It sounds like you asked once and then waited months for him to comply. Based on the results, this was clearly not enough to (a) convince him that your need is genuine, and (b) invoke in him the spirit of selfless giving. Your next step should be to tell him explicitly about your need and ask him to fill it, like this:
"I know the underwear on the floor seems like no big deal to you, and I understand that, I really do. But to me it makes the whole room seem messy. Maybe it's a girl thing, but it's important to me. I would really appreciate it if you'd help me out and toss your clothes in the basket when you take them off."
Get the important points in but keep the request as short and simple as you can. Notice you are not blaming him for creating a problem. You acknowledge that his position has merit and that your request stems from your unique need, not from a failure on his part. This is important; if you blame and criticize him then you bring the whole male ego thing into it again. (I know, I know. We men can be such tender hearts. But bear with me, we're almost there.)
Avoid the temptation to point out how easy it would be for him to comply. He knows how close the basket is and he's perfectly aware of his own ability to reach it. Pointing this out to him would seem needless and sarcastic.
It's not enough to simply state that your need is different from his. By saying "it's a girl thing" or something similar, you are explaining to him why you have different needs. This is something he can use as he tries to wrap his head around why there is a pressing reason to change. You've told him why.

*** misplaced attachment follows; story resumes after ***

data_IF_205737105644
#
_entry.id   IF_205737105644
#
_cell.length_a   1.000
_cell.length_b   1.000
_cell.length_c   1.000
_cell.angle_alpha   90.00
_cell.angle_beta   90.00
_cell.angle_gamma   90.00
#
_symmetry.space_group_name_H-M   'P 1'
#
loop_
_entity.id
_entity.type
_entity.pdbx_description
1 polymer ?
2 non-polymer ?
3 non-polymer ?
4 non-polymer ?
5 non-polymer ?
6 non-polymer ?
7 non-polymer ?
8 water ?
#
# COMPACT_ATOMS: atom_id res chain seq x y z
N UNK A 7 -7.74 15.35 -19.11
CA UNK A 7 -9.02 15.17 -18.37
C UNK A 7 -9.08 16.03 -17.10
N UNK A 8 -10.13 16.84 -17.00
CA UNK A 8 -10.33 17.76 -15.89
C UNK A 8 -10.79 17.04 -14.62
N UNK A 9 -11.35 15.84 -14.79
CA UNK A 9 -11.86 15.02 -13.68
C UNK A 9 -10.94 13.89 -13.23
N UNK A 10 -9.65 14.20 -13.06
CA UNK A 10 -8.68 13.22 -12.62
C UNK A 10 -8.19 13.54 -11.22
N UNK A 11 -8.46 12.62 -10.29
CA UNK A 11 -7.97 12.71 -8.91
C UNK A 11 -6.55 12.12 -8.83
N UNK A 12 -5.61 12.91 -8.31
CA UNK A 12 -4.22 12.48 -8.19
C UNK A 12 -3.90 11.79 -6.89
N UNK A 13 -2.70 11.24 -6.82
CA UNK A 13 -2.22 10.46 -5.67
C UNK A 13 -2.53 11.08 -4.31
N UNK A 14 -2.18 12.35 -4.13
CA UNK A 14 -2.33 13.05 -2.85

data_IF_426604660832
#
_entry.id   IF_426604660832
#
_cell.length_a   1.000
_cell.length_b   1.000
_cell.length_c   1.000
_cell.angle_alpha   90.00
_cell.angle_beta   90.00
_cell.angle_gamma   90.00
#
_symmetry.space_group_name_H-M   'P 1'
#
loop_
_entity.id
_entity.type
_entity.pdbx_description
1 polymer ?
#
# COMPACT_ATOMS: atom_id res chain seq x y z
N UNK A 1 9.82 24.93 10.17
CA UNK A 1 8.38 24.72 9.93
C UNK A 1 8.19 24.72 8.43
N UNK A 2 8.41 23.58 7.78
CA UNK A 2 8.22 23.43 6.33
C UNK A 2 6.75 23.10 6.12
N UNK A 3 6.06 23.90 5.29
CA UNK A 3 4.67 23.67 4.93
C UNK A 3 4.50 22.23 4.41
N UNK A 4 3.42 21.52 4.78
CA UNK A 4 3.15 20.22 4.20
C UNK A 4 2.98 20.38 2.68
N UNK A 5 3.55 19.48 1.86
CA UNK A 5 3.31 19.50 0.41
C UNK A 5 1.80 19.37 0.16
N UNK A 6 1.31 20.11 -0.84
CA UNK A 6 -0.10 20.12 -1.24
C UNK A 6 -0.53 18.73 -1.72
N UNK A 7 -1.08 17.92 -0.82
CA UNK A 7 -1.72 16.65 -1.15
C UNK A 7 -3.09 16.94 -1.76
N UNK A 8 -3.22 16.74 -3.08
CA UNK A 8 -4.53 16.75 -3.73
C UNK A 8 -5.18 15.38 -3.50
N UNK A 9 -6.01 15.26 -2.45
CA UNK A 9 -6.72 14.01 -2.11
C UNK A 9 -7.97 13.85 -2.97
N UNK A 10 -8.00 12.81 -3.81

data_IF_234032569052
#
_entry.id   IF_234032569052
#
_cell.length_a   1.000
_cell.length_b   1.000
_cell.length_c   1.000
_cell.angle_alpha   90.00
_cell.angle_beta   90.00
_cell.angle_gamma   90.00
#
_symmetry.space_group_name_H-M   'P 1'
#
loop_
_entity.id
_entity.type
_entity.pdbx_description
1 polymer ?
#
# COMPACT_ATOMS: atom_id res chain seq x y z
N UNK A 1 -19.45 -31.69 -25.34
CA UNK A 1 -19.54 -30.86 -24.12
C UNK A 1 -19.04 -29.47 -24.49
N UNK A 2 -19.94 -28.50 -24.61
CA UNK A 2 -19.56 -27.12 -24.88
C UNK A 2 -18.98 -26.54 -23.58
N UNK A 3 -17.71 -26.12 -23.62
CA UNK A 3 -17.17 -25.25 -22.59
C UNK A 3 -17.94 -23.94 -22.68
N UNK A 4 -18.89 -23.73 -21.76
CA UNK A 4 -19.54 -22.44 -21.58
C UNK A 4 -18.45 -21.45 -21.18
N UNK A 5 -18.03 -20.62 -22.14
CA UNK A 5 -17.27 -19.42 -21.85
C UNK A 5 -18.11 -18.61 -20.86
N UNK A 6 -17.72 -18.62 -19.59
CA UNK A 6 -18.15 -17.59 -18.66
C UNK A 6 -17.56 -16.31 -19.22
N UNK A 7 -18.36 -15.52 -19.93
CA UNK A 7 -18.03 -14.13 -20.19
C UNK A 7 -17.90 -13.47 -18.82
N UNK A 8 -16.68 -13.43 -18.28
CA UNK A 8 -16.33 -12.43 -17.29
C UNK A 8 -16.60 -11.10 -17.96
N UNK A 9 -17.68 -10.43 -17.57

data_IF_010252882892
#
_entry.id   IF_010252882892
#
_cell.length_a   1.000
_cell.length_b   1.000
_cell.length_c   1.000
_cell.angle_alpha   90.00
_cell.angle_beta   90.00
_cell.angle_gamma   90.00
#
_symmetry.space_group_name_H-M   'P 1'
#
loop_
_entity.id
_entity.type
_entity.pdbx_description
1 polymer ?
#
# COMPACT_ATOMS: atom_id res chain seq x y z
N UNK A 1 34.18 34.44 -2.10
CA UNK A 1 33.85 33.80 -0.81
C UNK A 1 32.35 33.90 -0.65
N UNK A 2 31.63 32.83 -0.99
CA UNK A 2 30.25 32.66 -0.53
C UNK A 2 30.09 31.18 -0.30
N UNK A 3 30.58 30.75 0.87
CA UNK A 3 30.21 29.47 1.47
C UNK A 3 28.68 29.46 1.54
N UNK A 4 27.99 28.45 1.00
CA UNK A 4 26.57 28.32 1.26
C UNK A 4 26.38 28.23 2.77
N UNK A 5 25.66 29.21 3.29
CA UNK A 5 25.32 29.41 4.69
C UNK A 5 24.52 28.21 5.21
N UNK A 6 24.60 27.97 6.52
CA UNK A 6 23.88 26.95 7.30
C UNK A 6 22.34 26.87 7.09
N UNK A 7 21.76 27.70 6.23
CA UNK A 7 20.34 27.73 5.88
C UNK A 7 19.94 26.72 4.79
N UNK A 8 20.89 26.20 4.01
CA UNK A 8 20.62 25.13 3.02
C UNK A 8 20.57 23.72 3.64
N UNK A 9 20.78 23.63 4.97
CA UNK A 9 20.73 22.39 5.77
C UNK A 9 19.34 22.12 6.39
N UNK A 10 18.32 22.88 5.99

Finally, how can you make selfless giving a part of your relationship? That could be a book all by itself, but here are a few pointers:
- Be a giving person yourself. Kind deeds tend to draw similar responses. Based on your comment, I suspect you have no problem with this one;
- Give him small, non-threatening opportunities to give. Ask for help with simple tasks (and remember the permission paradox); and
- Show appreciation whenever he is giving and supportive. Do this whether you had to ask for the help or he did it on his own initiative. It's not enough to feel appreciative inside and assume he knows. He doesn't know. Show him by saying explicitly how much it means to you, how thankful you are, how much it really helps and makes a difference in your life. Act accordingly; give him a smile or a hug. Do something nice for him in return.
To sum it all up, he didn't take your hint when you asked initially so now your quest must become a negotiation. Even after you explain your need as discussed above, he may or may not change. If not, then you have to determine which of the three obstacles is still standing in the way and discuss it explicitly so the two of you can work past it. Each time you have to do that, maintain your calm, non-accusatory approach while asking for change.